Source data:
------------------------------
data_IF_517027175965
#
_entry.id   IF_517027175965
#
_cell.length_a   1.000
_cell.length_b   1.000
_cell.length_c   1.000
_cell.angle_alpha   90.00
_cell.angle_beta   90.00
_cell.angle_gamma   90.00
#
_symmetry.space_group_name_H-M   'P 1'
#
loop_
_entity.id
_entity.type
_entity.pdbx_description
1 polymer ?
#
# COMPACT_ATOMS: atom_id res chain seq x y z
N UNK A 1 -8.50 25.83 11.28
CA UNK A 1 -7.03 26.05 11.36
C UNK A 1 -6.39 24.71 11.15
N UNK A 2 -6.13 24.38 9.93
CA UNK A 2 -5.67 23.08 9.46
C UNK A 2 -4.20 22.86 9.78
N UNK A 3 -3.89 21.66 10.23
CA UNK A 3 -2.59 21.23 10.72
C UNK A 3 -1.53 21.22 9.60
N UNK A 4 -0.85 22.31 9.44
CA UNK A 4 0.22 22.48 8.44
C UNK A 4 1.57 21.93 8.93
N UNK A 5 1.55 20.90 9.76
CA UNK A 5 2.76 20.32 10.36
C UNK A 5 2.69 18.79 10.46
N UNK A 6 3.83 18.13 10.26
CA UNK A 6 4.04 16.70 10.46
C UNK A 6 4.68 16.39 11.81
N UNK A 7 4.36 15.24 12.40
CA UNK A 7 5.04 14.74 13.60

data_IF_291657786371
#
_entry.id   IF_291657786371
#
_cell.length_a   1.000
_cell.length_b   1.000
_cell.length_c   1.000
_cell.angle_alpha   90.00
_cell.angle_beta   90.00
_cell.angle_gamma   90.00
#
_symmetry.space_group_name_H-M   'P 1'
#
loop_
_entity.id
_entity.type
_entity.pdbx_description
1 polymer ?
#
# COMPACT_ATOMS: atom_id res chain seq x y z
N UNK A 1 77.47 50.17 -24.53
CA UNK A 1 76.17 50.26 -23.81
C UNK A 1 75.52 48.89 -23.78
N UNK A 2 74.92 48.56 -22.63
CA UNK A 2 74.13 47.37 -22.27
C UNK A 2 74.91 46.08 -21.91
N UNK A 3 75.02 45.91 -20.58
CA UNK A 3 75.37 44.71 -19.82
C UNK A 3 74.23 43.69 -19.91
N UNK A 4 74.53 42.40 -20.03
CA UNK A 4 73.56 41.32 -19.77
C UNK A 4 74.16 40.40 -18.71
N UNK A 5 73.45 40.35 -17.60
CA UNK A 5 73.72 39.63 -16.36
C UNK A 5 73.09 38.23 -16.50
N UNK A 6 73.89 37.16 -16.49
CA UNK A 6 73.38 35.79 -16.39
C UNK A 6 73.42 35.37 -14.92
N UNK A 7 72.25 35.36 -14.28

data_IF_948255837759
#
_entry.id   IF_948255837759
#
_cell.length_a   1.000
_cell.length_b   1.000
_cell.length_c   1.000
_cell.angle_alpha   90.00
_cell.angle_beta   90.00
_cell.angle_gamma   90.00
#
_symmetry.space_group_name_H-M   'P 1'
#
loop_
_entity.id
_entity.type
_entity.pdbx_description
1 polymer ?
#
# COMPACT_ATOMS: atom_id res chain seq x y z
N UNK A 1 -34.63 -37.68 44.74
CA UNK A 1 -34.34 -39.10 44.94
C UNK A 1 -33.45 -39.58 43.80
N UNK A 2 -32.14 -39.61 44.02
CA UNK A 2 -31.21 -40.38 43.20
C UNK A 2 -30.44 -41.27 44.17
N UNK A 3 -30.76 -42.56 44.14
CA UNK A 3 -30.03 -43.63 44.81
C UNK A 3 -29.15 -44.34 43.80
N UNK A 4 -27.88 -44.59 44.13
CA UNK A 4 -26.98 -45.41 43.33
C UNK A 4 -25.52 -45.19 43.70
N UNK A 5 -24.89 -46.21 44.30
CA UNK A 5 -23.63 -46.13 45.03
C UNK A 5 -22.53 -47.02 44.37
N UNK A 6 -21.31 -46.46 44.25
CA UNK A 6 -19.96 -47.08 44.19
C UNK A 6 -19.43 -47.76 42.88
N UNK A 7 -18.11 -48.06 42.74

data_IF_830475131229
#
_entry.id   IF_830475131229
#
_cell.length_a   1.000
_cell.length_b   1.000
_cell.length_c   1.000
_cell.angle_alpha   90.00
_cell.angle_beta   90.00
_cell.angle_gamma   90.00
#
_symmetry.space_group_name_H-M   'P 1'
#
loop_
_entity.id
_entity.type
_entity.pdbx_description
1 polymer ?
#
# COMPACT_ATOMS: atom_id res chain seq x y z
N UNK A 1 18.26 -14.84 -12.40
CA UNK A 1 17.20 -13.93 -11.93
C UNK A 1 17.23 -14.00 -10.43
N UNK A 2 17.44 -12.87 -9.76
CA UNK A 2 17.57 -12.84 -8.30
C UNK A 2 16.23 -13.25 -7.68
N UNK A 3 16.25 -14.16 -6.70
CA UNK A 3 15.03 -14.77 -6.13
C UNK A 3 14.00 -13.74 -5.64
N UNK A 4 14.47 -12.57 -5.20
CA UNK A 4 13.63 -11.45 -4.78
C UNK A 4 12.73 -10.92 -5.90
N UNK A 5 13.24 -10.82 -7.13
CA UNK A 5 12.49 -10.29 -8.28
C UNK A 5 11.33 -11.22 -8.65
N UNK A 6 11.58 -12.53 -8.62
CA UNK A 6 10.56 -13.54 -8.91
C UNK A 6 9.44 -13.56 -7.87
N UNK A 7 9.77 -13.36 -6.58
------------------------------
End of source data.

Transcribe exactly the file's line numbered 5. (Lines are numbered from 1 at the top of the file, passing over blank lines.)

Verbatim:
_cell.length_a   1.000